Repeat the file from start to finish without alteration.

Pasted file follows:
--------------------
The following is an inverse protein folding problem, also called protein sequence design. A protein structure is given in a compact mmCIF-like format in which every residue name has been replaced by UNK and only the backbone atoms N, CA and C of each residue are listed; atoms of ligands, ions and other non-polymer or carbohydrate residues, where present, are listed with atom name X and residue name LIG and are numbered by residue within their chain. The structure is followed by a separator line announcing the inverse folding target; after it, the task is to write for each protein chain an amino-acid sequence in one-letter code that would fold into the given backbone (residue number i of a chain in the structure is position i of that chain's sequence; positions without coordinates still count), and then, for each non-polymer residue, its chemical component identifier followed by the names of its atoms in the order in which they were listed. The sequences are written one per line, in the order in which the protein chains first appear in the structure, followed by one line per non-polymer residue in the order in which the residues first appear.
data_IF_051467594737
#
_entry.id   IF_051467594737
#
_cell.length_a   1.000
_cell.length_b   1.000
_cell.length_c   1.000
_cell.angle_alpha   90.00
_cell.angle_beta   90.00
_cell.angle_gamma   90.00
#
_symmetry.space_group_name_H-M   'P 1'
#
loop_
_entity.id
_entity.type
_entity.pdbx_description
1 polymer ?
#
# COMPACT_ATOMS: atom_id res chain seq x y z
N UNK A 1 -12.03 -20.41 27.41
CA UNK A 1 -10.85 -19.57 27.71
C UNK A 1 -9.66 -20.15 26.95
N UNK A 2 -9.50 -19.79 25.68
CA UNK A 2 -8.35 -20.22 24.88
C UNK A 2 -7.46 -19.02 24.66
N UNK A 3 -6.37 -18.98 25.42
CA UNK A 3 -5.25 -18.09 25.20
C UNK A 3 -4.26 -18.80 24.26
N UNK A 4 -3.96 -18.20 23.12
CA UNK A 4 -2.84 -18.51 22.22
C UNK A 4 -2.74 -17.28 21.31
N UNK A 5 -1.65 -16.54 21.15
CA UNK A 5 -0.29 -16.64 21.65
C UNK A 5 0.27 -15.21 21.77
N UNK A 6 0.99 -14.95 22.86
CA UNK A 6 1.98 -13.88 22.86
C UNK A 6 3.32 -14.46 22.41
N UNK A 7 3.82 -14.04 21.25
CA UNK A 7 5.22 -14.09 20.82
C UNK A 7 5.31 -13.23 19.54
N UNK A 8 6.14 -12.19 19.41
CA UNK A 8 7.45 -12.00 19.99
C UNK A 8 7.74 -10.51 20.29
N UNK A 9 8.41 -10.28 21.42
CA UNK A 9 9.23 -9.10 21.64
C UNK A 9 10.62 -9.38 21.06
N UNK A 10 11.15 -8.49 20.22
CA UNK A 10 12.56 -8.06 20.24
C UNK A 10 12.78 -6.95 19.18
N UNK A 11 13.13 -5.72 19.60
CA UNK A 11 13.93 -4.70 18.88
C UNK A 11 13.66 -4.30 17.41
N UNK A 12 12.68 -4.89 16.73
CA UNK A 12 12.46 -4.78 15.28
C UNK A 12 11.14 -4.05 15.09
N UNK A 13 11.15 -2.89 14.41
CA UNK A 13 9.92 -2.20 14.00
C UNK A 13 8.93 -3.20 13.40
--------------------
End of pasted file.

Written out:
The following is an inverse protein folding problem, also called protein sequence design. A protein structure is given in a compact mmCIF-like format in which every residue name has been replaced by UNK and only the backbone atoms N, CA and C of each residue are listed; atoms of ligands, ions and other non-polymer or carbohydrate residues, where present, are listed with atom name X and residue name LIG and are numbered by residue within their chain. The structure is followed by a separator line announcing the inverse folding target; after it, the task is to write for each protein chain an amino-acid sequence in one-letter code that would fold into the given backbone (residue number i of a chain in the structure is position i of that chain's sequence; positions without coordinates still count), and then, for each non-polymer residue, its chemical component identifier followed by the names of its atoms in the order in which they were listed. The sequences are written one per line, in the order in which the protein chains first appear in the structure, followed by one line per non-polymer residue in the order in which the residues first appear.
data_IF_051467594737
#
_entry.id   IF_051467594737
#
_cell.length_a   1.000
_cell.length_b   1.000
_cell.length_c   1.000
_cell.angle_alpha   90.00
_cell.angle_beta   90.00
_cell.angle_gamma   90.00
#
_symmetry.space_group_name_H-M   'P 1'
#
loop_
_entity.id
_entity.type
_entity.pdbx_description
1 polymer ?
#
# COMPACT_ATOMS: atom_id res chain seq x y z
N UNK A 1 -12.03 -20.41 27.41
CA UNK A 1 -10.85 -19.57 27.71
C UNK A 1 -9.66 -20.15 26.95
N UNK A 2 -9.50 -19.79 25.68
CA UNK A 2 -8.35 -20.22 24.88
C UNK A 2 -7.46 -19.02 24.66
N UNK A 3 -6.37 -18.98 25.42
CA UNK A 3 -5.25 -18.09 25.20
C UNK A 3 -4.26 -18.80 24.26
N UNK A 4 -3.96 -18.20 23.12
CA UNK A 4 -2.84 -18.51 22.22
C UNK A 4 -2.74 -17.28 21.31
N UNK A 5 -1.65 -16.54 21.15
CA UNK A 5 -0.29 -16.64 21.65
C UNK A 5 0.27 -15.21 21.77
N UNK A 6 0.99 -14.95 22.86
CA UNK A 6 1.98 -13.88 22.86
C UNK A 6 3.32 -14.46 22.41
N UNK A 7 3.82 -14.04 21.25
CA UNK A 7 5.22 -14.09 20.82
C UNK A 7 5.31 -13.23 19.54
N UNK A 8 6.14 -12.19 19.41
CA UNK A 8 7.45 -12.00 19.99
C UNK A 8 7.74 -10.51 20.29
N UNK A 9 8.41 -10.28 21.42
CA UNK A 9 9.23 -9.10 21.64
C UNK A 9 10.62 -9.38 21.06
N UNK A 10 11.15 -8.49 20.22
CA UNK A 10 12.56 -8.06 20.24
C UNK A 10 12.78 -6.95 19.18
N UNK A 11 13.13 -5.72 19.60
CA UNK A 11 13.93 -4.70 18.88
C UNK A 11 13.66 -4.30 17.41
N UNK A 12 12.68 -4.89 16.73
CA UNK A 12 12.46 -4.78 15.28
C UNK A 12 11.14 -4.05 15.09
N UNK A 13 11.15 -2.89 14.41
CA UNK A 13 9.92 -2.20 14.00
C UNK A 13 8.93 -3.20 13.40